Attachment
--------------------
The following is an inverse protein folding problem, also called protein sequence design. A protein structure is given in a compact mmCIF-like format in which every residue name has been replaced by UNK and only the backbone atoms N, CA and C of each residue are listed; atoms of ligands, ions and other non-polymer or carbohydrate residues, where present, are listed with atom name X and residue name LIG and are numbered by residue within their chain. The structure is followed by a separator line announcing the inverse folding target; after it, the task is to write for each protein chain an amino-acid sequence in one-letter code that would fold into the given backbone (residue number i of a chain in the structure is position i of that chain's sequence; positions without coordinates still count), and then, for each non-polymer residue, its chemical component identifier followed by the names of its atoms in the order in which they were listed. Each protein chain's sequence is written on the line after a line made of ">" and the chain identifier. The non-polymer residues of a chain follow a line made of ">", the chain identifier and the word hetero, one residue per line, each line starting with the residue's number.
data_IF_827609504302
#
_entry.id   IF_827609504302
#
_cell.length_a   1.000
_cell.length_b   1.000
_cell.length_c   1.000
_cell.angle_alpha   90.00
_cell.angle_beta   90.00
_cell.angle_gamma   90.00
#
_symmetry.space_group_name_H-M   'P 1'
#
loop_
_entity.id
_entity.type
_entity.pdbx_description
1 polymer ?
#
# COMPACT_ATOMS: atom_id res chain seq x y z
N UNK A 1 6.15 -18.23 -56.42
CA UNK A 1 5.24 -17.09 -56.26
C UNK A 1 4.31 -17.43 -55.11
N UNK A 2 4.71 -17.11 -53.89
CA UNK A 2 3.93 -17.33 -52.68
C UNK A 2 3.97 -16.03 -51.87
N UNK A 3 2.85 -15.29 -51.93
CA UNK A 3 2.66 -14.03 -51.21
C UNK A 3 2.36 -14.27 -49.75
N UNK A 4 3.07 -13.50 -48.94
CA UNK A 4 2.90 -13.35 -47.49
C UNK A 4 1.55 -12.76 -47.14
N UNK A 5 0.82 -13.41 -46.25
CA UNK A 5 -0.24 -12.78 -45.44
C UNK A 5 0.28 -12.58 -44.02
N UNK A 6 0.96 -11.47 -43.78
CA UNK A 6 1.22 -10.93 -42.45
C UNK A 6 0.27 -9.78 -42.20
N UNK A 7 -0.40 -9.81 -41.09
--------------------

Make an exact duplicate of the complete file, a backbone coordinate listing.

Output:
The following is an inverse protein folding problem, also called protein sequence design. A protein structure is given in a compact mmCIF-like format in which every residue name has been replaced by UNK and only the backbone atoms N, CA and C of each residue are listed; atoms of ligands, ions and other non-polymer or carbohydrate residues, where present, are listed with atom name X and residue name LIG and are numbered by residue within their chain. The structure is followed by a separator line announcing the inverse folding target; after it, the task is to write for each protein chain an amino-acid sequence in one-letter code that would fold into the given backbone (residue number i of a chain in the structure is position i of that chain's sequence; positions without coordinates still count), and then, for each non-polymer residue, its chemical component identifier followed by the names of its atoms in the order in which they were listed. Each protein chain's sequence is written on the line after a line made of ">" and the chain identifier. The non-polymer residues of a chain follow a line made of ">", the chain identifier and the word hetero, one residue per line, each line starting with the residue's number.
data_IF_827609504302
#
_entry.id   IF_827609504302
#
_cell.length_a   1.000
_cell.length_b   1.000
_cell.length_c   1.000
_cell.angle_alpha   90.00
_cell.angle_beta   90.00
_cell.angle_gamma   90.00
#
_symmetry.space_group_name_H-M   'P 1'
#
loop_
_entity.id
_entity.type
_entity.pdbx_description
1 polymer ?
#
# COMPACT_ATOMS: atom_id res chain seq x y z
N UNK A 1 6.15 -18.23 -56.42
CA UNK A 1 5.24 -17.09 -56.26
C UNK A 1 4.31 -17.43 -55.11
N UNK A 2 4.71 -17.11 -53.89
CA UNK A 2 3.93 -17.33 -52.68
C UNK A 2 3.97 -16.03 -51.87
N UNK A 3 2.85 -15.29 -51.93
CA UNK A 3 2.66 -14.03 -51.21
C UNK A 3 2.36 -14.27 -49.75
N UNK A 4 3.07 -13.50 -48.94
CA UNK A 4 2.90 -13.35 -47.49
C UNK A 4 1.55 -12.76 -47.14
N UNK A 5 0.82 -13.41 -46.25
CA UNK A 5 -0.24 -12.78 -45.44
C UNK A 5 0.28 -12.58 -44.02
N UNK A 6 0.96 -11.47 -43.78
CA UNK A 6 1.22 -10.93 -42.45
C UNK A 6 0.27 -9.78 -42.20
N UNK A 7 -0.40 -9.81 -41.09